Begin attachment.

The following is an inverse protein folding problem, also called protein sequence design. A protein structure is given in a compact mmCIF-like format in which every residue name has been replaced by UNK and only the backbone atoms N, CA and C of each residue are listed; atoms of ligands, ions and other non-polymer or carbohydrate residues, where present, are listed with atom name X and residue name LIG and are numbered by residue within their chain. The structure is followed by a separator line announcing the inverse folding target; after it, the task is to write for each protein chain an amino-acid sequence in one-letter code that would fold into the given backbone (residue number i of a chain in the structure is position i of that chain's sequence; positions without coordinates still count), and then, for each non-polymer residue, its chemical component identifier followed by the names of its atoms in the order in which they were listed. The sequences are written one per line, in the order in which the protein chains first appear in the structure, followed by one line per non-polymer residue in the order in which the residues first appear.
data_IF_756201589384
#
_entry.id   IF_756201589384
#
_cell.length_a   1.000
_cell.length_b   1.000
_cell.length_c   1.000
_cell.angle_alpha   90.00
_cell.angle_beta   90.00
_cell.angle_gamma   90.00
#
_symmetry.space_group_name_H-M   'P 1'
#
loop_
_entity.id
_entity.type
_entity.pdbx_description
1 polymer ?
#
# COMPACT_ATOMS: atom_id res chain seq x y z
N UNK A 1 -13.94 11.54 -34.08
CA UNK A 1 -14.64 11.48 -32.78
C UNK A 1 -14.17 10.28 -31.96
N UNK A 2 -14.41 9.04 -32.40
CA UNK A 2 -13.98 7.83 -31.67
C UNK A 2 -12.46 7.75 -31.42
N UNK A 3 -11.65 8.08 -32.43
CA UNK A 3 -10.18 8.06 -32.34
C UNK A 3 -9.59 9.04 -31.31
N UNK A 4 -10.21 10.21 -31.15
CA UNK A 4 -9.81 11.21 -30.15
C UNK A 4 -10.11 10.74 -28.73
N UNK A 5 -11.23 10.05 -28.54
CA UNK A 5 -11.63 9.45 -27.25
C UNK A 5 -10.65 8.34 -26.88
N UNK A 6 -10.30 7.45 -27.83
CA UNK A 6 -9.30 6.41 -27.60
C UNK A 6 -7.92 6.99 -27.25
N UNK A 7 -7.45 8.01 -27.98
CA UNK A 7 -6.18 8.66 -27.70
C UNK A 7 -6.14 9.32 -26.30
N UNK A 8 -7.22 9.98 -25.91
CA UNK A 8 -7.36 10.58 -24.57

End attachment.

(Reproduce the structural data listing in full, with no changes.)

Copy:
The following is an inverse protein folding problem, also called protein sequence design. A protein structure is given in a compact mmCIF-like format in which every residue name has been replaced by UNK and only the backbone atoms N, CA and C of each residue are listed; atoms of ligands, ions and other non-polymer or carbohydrate residues, where present, are listed with atom name X and residue name LIG and are numbered by residue within their chain. The structure is followed by a separator line announcing the inverse folding target; after it, the task is to write for each protein chain an amino-acid sequence in one-letter code that would fold into the given backbone (residue number i of a chain in the structure is position i of that chain's sequence; positions without coordinates still count), and then, for each non-polymer residue, its chemical component identifier followed by the names of its atoms in the order in which they were listed. The sequences are written one per line, in the order in which the protein chains first appear in the structure, followed by one line per non-polymer residue in the order in which the residues first appear.
data_IF_756201589384
#
_entry.id   IF_756201589384
#
_cell.length_a   1.000
_cell.length_b   1.000
_cell.length_c   1.000
_cell.angle_alpha   90.00
_cell.angle_beta   90.00
_cell.angle_gamma   90.00
#
_symmetry.space_group_name_H-M   'P 1'
#
loop_
_entity.id
_entity.type
_entity.pdbx_description
1 polymer ?
#
# COMPACT_ATOMS: atom_id res chain seq x y z
N UNK A 1 -13.94 11.54 -34.08
CA UNK A 1 -14.64 11.48 -32.78
C UNK A 1 -14.17 10.28 -31.96
N UNK A 2 -14.41 9.04 -32.40
CA UNK A 2 -13.98 7.83 -31.67
C UNK A 2 -12.46 7.75 -31.42
N UNK A 3 -11.65 8.08 -32.43
CA UNK A 3 -10.18 8.06 -32.34
C UNK A 3 -9.59 9.04 -31.31
N UNK A 4 -10.21 10.21 -31.15
CA UNK A 4 -9.81 11.21 -30.15
C UNK A 4 -10.11 10.74 -28.73
N UNK A 5 -11.23 10.05 -28.54
CA UNK A 5 -11.63 9.45 -27.25
C UNK A 5 -10.65 8.34 -26.88
N UNK A 6 -10.30 7.45 -27.83
CA UNK A 6 -9.30 6.41 -27.60
C UNK A 6 -7.92 6.99 -27.25
N UNK A 7 -7.45 8.01 -27.98
CA UNK A 7 -6.18 8.66 -27.70
C UNK A 7 -6.14 9.32 -26.30
N UNK A 8 -7.22 9.98 -25.91
CA UNK A 8 -7.36 10.58 -24.57